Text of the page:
The National Institutes of Health has launched a clinical trial to assess the effects of aspirin and cholesterol-lowering drugs, or statins, on preventing cardiovascular disease in people with long-term HIV infections. This group, which includes people on antiretroviral therapy (ART) as well as "elite controllers" who can limit the virus without ART, have a higher risk of developing heart disease and stroke compared to the general population. The study is funded by NIH's National Institute of Allergy and Infectious Diseases (NIAID).
"With the remarkable success of antiretroviral therapy, people living with HIV have a near-normal life expectancy," said NIAID Director Anthony S. Fauci, M.D. "However, as this population ages, non-infectious complications such as cardiovascular disease begin to arise. We need to study the effects on the immune system of drugs normally prescribed for these conditions to ensure that they are beneficial for HIV-infected individuals."
Researchers have long speculated that the enhanced risk of heart disease and stroke in people with long-term controlled HIV infections is associated with drug toxicity, immune defects and chronic inflammation. This study will specifically examine the role of chronic inflammation and allow researchers to observe how drug-related changes influence the levels of virus.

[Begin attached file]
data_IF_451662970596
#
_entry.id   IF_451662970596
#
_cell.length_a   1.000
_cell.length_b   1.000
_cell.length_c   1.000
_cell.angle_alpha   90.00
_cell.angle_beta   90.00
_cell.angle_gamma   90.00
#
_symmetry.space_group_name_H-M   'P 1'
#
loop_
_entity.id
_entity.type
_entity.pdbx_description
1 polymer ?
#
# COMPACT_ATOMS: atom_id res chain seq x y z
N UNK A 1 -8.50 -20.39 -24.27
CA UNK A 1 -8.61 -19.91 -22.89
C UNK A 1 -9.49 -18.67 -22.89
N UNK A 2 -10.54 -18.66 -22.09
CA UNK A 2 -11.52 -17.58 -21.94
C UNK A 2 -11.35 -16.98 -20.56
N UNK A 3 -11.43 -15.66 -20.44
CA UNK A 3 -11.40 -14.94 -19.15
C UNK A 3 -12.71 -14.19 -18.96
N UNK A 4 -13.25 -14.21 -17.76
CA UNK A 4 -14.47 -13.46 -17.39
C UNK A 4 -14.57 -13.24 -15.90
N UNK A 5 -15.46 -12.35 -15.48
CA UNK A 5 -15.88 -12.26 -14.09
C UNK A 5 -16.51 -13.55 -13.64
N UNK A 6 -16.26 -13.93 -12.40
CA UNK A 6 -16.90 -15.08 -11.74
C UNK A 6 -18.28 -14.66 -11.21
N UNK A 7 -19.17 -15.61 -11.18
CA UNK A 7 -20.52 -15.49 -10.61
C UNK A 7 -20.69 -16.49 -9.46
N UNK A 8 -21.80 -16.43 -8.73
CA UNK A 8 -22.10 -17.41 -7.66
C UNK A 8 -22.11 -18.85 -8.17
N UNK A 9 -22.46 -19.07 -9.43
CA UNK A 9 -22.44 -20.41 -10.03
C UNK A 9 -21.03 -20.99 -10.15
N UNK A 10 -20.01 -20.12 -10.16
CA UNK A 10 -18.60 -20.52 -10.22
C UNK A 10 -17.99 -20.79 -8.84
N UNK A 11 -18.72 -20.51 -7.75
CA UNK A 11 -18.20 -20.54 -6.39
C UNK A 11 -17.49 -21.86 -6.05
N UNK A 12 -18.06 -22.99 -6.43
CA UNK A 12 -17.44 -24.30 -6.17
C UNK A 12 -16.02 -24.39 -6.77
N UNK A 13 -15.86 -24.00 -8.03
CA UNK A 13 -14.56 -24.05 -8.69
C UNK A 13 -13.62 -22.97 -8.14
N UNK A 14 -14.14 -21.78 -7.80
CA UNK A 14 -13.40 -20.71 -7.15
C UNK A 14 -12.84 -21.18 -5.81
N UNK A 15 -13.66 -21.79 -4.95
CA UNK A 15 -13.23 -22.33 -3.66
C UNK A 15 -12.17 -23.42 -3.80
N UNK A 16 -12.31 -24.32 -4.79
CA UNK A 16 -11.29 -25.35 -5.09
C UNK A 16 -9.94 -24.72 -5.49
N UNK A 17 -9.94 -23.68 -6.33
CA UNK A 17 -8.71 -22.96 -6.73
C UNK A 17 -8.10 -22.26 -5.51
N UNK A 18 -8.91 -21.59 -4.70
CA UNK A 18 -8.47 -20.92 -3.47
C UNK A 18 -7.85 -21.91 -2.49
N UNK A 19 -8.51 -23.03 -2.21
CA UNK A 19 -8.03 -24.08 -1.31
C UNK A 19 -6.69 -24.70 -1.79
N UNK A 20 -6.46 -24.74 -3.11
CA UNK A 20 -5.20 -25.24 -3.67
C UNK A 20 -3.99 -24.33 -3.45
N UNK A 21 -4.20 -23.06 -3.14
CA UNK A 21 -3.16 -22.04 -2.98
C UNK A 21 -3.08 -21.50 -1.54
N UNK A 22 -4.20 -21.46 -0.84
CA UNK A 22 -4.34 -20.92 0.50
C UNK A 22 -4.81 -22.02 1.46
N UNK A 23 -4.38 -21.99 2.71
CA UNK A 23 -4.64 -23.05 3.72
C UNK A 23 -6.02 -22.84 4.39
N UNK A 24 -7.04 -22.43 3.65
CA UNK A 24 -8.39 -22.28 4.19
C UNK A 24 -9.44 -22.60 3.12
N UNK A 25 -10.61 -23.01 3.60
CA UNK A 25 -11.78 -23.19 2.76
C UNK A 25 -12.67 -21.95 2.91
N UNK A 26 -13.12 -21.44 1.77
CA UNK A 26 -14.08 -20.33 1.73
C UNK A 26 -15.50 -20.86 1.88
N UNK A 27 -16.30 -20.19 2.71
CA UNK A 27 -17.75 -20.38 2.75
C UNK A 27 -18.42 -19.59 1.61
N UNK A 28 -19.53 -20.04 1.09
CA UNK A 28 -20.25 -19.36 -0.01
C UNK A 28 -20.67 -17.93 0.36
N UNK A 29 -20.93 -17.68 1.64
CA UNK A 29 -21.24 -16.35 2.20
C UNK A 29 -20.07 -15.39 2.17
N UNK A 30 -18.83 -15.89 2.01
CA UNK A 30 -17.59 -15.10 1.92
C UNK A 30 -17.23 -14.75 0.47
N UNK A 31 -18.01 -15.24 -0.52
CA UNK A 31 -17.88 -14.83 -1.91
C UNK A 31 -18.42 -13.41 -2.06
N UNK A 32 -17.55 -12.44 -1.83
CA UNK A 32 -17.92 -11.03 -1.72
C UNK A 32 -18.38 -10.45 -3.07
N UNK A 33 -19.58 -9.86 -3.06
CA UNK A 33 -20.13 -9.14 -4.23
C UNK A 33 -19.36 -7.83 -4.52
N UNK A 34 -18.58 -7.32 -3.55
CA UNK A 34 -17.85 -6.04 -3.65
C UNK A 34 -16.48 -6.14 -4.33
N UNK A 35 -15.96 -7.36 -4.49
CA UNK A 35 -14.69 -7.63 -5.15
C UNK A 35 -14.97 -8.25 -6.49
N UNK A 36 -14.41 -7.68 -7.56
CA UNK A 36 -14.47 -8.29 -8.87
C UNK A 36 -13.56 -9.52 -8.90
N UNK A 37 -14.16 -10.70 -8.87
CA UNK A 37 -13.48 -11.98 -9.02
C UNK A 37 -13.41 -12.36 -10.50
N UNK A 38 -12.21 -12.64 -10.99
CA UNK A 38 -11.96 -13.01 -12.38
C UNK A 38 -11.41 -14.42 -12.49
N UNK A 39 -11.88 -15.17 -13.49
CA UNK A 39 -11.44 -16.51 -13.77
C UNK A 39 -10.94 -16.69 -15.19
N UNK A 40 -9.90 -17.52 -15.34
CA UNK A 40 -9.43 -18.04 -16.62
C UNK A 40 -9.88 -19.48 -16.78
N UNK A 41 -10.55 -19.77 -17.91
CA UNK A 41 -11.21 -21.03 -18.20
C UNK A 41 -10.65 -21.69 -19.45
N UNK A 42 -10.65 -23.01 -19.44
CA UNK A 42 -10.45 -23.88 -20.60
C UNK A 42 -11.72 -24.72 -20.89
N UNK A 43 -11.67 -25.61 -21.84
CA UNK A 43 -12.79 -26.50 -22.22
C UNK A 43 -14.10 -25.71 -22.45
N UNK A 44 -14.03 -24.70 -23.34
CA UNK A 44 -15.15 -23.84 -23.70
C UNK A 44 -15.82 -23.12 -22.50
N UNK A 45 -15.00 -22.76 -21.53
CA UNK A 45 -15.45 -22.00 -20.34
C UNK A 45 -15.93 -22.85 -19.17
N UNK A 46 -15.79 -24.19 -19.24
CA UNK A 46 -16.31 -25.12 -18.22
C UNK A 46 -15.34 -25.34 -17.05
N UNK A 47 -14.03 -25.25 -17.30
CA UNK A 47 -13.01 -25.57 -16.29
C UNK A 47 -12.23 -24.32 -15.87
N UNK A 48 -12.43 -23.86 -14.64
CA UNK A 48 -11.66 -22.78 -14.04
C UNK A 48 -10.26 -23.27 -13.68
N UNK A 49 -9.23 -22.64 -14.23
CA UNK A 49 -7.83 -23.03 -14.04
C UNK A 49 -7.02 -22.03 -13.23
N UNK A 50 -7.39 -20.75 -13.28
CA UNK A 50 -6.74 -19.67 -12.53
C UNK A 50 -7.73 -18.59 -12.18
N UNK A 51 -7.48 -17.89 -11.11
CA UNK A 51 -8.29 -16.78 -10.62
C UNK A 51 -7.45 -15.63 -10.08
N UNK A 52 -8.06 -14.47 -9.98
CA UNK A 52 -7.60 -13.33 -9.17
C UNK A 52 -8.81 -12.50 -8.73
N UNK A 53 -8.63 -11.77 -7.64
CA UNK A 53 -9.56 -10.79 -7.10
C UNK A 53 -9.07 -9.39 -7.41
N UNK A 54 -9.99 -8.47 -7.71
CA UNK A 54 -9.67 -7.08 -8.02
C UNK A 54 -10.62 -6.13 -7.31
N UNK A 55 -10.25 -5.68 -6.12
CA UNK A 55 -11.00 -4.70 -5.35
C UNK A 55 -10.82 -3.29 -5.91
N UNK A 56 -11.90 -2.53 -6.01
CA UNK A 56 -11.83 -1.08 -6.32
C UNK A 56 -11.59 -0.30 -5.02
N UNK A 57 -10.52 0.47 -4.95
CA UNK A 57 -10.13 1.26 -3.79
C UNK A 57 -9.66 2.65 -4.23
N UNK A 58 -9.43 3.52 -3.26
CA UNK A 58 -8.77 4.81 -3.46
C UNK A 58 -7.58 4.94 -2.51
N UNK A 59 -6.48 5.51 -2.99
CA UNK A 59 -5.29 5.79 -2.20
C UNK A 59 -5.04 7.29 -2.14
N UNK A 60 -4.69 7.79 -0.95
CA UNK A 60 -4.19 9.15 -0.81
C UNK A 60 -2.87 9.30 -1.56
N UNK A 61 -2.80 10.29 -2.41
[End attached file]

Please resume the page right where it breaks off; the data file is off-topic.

"Elite controllers and people on ART have elevated levels of clotting factors and blood markers that indicate inflammation and an active immune response," said Irini Sereti, M.D., chief of the HIV Pathogenesis Unit in the NIAID Laboratory of Immunoregulation, which leads the clinical trial. "Over time, these factors likely contribute to an enhanced risk of cardiovascular disease, so if we can lower the levels of these factors with aspirin or statins, then maybe we can lower the risk of disease, too."
The study, which is currently recruiting, will enroll elite controllers and people on ART who have not taken aspirin or statins during the past six months. The participants will be monitored for three months to establish baseline levels of clotting and inflammatory agents in their blood. Afterward, participants will be assigned randomly to either a regimen of aspirin or atorvastatin for nine months. The researchers will monitor clotting and inflammatory markers from blood samples and use MRI scans to measure the thickness of blood vessels in the neck.